Beautiful rolling mountains and spacious, open tents paint the picture for the sold out event that took place at Kariong’s Mount Penang Parklands. Mountain Sounds is a boutique festival that prides itself on being an event that ‘combines a range of music genres and aesthetics in attempt to replicate the Australian landscape, culture and way of life.’ If the Australian way of culture is to cheer on a Sydney DJ doing a shoey (we’ll get to that later) then they sure hit the nail on the head!
With a welcoming atmosphere and incredible acts, Mountain Sounds proves on it’s sophomore run that it is a highlight of the Australian festival calendar.
Major festivals often get a bad reputation in the media but Mountain Sounds is boutique for a reason. Festival staff were just as much friends as workers, punters looked after each other as the crowds got rowdy closer to the headliner and artists can be spotted all throughout the day wandering the grounds and viewing other performances. There is no elitism to this festival, no sense of entitlement that causes crowds to riot and no judgement of how you danced past 5pm. Everyone is simply there for the music, the community and to just have a bloody great time – Oz culture at its finest!
The festival has been curated to celebrate the game changers of music in the future, the artists who are – like the event itself – ‘unique and contemporary.’ And don’t forget the newcomers; one thing this festival should pride itself on is their incredible array of acts early on in the day. Alt-rock band The Moving Stills opened the Jungle Stage for the day, whipping through a couple of songs before shifting into more reggae inspired tunes. For those of you who don’t know The Moving Stills, they’re like the little brother of Sydney’s Lime Cordiale but without the overbearing hype.
Meanwhile in the Nuvo Dance Tent, the ethereal sounds of Imogen Jones aka Lupa J rang loud and clear. Accompanied by friend and fellow musician MAra, the pair provided a much needed moment of peace and clarity to round out the festival lineup. As a person she was humble and gracious but as a musician Lupa J created a world of her own onstage, and my god was it beautiful. Electronic violins and dream pop synths captivated bystanders.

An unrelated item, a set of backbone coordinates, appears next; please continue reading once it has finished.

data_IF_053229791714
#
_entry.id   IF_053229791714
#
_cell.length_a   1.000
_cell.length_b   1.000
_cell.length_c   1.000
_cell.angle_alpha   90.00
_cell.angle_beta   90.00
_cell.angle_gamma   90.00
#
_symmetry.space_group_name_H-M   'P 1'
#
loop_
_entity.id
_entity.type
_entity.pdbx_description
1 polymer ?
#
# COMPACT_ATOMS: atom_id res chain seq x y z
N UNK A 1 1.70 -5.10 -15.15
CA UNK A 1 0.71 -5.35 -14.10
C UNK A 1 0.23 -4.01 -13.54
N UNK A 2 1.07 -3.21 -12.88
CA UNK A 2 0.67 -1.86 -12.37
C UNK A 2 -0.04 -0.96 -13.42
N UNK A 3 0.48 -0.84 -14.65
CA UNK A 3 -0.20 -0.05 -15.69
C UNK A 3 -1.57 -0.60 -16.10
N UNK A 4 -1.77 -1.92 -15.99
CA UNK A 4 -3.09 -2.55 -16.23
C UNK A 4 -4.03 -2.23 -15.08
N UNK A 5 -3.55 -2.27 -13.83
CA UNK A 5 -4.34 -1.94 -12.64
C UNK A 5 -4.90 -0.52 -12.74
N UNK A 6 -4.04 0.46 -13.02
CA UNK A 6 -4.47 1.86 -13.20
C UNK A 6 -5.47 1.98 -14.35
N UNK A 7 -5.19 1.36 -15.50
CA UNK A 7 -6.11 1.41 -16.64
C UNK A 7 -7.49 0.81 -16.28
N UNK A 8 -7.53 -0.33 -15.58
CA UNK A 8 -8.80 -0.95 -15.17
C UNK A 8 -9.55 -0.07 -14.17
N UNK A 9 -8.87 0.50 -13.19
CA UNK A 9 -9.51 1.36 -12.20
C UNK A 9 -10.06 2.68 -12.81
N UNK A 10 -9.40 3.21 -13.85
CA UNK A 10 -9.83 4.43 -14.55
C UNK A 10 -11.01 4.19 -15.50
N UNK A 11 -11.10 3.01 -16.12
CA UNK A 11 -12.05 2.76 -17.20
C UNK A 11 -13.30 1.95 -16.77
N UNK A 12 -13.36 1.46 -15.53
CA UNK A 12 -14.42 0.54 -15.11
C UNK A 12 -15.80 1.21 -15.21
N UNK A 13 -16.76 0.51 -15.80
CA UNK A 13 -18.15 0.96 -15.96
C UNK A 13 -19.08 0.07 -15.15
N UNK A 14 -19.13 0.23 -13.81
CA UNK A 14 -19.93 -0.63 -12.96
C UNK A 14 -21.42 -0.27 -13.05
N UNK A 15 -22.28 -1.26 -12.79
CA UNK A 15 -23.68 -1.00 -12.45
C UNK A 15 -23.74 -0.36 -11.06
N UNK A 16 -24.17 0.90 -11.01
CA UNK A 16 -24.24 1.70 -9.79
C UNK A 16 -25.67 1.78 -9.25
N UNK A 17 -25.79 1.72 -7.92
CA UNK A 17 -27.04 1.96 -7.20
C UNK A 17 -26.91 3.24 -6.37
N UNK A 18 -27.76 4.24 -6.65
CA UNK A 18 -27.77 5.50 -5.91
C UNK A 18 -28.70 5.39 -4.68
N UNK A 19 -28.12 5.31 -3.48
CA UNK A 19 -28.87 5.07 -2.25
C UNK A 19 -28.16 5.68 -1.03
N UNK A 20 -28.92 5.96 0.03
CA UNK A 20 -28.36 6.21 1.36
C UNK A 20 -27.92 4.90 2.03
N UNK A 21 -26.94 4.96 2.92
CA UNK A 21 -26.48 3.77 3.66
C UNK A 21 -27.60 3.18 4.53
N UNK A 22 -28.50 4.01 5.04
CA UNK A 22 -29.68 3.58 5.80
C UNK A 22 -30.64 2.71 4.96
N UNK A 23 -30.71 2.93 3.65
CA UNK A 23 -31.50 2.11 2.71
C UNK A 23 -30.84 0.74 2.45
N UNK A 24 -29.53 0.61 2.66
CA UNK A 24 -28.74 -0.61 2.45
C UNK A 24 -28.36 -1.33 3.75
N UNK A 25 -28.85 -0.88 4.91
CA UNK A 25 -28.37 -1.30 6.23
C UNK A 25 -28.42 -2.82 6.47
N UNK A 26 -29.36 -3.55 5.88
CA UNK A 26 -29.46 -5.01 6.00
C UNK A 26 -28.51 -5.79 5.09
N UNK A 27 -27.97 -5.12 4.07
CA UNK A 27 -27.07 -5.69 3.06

Things were just starting to heat up by the time Little Earthquake took to the main stage. As crowds poured in through the giant rainbow entry, the sound of this indie pop band was impossible to miss. Little Earthquake walked on stage like seasoned professionals and performed with a laid back but self-assured confidence. Front man Matthew Hyland was charismatic and appealed to the crowd, cheekily saying “All the single ladies to the front! Single men, drop your pants!” The energy only rose with Daniel Lee Kendall following and blitzing through a set that felt more like you were with family than a bunch of strangers.
The dance tent was quickly becoming the place to be, with punters flocking to the tune of ‘Is it a banger?’ Odd Mob started off strong with their Parks and Recreation inspired song but lost a bit of momentum towards the middle. However, LDRU had a full throttle set list containing bangers from the likes of Flume and RL Grime. As more and more guys hoisted girls on their shoulders, leaving everyone else dripping in their sweat, the crowd cheered for the genius himself Drew Carmody as he performed an elusive Australian ritual – the shoey. This sacred party act of drinking an alcoholic beverage of your choice (most commonly beer) out of a shoe (most commonly someone else’s) was performed with utmost respect and truly solidified Carmody as one of the bros.